Part I: “Live or Die”
“Live or die, Motherf---er!”
The shout woke me up, my cell door opened and a burly black man rushed into my room carrying a riot club. Before I could comprehend the question, he had bashed me on the head, sending me out of my bed and on the floor. I looked up and saw a white guy in the door, holding a stun rod in case I got rowdy. Before I could consider that option further, the black man smashed the stick down on my arm and repeated the question.
“I have a choice?” I said, rolling over to try to stand up. It was answering a question with a question, but I wasn’t in Leavenworth Prison for my health. As far as I knew I was being executed at the end of the week. My answer was the man bringing the club back up, but I was ready, dodging to let the blow glance off me. “What the hell?”
“Live or die?” the white guy said, who seemed to be enjoying himself a little too much. I heard a shout from the cell across the way, but then my focus went back to the black guy. He was winding up again.
“Live, dammit!” I shouted, crossing my arms into a V to try to catch the club. Looking back, it probably wouldn’t have worked. It’s a good thing he didn’t follow through.
“Great!” said the white guy. “You’re Lester Thompson, right?” he asked, as I stood up to face him.
“Yeah?” I said, hearing the prisoner across the hall shout ‘Live!’. “What’s going--”
A black bag was suddenly over my head, and before I could splutter out a protest...“That’s great!” he said.
Then I felt the stun rod and even the darkness went dark.
“Who wants to know?”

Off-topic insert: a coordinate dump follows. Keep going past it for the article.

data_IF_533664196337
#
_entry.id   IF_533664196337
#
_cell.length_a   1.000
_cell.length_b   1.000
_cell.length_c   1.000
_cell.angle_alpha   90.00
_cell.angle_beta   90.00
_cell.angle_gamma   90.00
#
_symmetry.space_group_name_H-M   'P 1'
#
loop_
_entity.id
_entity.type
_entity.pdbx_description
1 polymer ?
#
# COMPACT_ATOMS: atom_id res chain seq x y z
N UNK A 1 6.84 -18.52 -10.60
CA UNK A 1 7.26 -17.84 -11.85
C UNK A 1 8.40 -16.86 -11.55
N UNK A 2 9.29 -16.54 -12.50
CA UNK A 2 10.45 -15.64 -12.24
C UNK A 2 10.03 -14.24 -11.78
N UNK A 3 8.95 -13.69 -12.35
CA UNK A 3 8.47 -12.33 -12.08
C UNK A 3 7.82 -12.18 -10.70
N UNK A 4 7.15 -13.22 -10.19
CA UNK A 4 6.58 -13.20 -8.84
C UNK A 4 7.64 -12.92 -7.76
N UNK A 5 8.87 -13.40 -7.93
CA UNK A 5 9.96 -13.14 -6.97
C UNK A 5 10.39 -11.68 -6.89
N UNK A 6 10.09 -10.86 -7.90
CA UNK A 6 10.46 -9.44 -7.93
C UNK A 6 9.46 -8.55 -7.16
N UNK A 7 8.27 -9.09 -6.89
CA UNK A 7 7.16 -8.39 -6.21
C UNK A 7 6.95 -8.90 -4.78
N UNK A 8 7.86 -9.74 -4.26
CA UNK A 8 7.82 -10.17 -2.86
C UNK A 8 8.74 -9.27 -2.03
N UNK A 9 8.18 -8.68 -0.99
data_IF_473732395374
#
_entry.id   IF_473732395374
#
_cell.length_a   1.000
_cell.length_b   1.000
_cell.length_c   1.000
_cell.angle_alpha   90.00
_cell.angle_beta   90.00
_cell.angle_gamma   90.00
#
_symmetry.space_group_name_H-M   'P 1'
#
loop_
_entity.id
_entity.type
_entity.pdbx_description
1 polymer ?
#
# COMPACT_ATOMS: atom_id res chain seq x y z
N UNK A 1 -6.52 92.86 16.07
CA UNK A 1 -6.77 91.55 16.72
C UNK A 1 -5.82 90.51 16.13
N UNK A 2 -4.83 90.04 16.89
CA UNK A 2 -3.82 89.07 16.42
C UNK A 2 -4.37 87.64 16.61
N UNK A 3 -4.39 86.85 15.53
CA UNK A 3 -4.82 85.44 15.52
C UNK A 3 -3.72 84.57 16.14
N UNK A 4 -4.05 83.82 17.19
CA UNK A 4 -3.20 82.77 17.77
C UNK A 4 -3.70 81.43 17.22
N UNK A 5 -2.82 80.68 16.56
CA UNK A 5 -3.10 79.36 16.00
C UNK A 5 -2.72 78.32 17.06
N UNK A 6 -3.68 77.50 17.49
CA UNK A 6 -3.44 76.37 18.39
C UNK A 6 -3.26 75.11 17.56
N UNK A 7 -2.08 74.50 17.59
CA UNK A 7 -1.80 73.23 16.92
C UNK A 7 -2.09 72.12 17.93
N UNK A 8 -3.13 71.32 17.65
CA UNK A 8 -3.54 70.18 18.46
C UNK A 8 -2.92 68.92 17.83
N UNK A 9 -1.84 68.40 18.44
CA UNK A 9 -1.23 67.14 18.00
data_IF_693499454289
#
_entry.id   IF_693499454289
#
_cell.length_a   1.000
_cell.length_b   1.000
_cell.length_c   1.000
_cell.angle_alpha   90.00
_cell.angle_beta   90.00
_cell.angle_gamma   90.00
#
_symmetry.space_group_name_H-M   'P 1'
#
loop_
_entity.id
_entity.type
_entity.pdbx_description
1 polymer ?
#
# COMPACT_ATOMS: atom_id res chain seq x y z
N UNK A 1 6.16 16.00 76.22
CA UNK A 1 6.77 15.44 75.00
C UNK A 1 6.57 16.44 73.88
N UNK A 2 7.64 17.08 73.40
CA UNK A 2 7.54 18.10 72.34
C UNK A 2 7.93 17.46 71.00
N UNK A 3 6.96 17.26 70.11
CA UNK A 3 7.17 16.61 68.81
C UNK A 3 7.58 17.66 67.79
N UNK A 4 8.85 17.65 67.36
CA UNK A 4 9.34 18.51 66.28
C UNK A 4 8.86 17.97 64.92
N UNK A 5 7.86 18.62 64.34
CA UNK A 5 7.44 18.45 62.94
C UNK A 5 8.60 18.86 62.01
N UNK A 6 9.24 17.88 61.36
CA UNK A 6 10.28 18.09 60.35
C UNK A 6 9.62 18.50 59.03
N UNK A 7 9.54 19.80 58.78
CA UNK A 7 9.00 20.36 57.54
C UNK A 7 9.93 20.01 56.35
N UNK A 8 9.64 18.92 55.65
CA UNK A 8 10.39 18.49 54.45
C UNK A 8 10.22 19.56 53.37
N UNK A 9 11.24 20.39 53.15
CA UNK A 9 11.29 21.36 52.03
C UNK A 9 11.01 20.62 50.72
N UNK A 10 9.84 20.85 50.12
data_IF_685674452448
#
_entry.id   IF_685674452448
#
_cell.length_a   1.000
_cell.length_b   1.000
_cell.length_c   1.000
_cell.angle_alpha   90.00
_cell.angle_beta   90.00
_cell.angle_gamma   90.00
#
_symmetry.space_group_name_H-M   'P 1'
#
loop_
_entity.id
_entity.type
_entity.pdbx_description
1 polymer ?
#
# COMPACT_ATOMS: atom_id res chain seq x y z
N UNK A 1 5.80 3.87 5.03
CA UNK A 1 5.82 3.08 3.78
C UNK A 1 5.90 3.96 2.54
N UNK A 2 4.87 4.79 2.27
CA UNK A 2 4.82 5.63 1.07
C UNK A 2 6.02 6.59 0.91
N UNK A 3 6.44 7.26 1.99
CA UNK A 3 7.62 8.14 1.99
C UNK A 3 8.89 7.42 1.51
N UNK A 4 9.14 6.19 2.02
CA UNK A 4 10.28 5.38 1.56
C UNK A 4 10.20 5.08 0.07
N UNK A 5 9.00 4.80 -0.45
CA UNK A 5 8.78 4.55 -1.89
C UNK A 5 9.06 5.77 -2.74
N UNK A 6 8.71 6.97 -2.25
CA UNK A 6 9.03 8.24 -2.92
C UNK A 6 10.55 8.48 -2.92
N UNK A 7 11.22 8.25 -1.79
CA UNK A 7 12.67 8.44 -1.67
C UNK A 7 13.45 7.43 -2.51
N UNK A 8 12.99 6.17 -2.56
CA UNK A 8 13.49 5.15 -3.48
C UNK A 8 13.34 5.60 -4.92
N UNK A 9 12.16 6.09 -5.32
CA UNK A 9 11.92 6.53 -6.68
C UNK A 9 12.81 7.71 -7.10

He held both his hands up, empty. “Bob does.”
“Robert Reynolds,” he said. “Across the hall.”
“Not anymore,” I said, standing up. I did a quick count: eight guys in a small cage. This could be trouble. “You heard my name?”
“Right before they knocked me out.”
“What’s going on?”
“Hell if I know.”
I looked around for somebody who looked like he knew what was going on and spotted an Asian guy leaning on a corner wall. “Hey, you!”
“Masanori,” he said.
“What? What’s going on?”
He shrugged, thin-shouldered but muscled. “Don’ understanh,” he said, in what I decided was a Japanese accent.
“Don’t understand English, or don’t understand what’s going on?”
“I’m guessing both,” this, accompanied with a bark of a laugh, from a wiry suntanned guy with a European accent. “Armand,” he said, pointing at himself. “I heard your name, Les.”
I looked past him and at the massive Russian leaning against the wall. The man sneered back. “Who’s he?” Everybody was giving him plenty of space.
“Vladimir,” said Armand. “Be friendly.” The man snarled. “He has to get to know you,” shrugged Armand, turning back.
“So,” started Robert. “What’s going--”
Before he could finish the question, a section of one wall slid across to reveal a screen. It flicked on and a clerkish man appeared, sitting at a desk. A UN blue flag with an X above the logo was stretched across the wall behind him. He folded his hands. “You are here because you are cheap. If you die, no loss. If you live, good for you. Eat.”
I realized I was hungry. Another section of the wall opened to reveal eight bowls of soupy porridge. I discovered I was that hungry. The clerk waited, fingers tapping the desk in inpatience, while each man picked up a bowl and stopped complaining long enough to start eating.
“If you survive, you will get better food. More freedom around the base. Entertainment. If you continue to survive: Well,” the man paused, steepling his fingers. “In that unlikely event, a new life will be arranged for you. At the end of this.”
I finished my gruel and tossed the bowl on the ground. “And what is this!” I shouted.
“I’m sure you’re asking, ‘what is this?’,” the clerk went on. “This,” he nodded toward the flag “is XCOM, and for what we do, you are all Rookies. Welcome to Fort Nowhere, gentlemen. Sleep well.” The feed cut off, replaced on the screen by the line
EARTH THANKS YOU FOR YOUR SERVICE
As the wall panel slid back across, it covered everything but EARTH.
And then even that was gone.
Next Friday -- I-2 “UFO-2”
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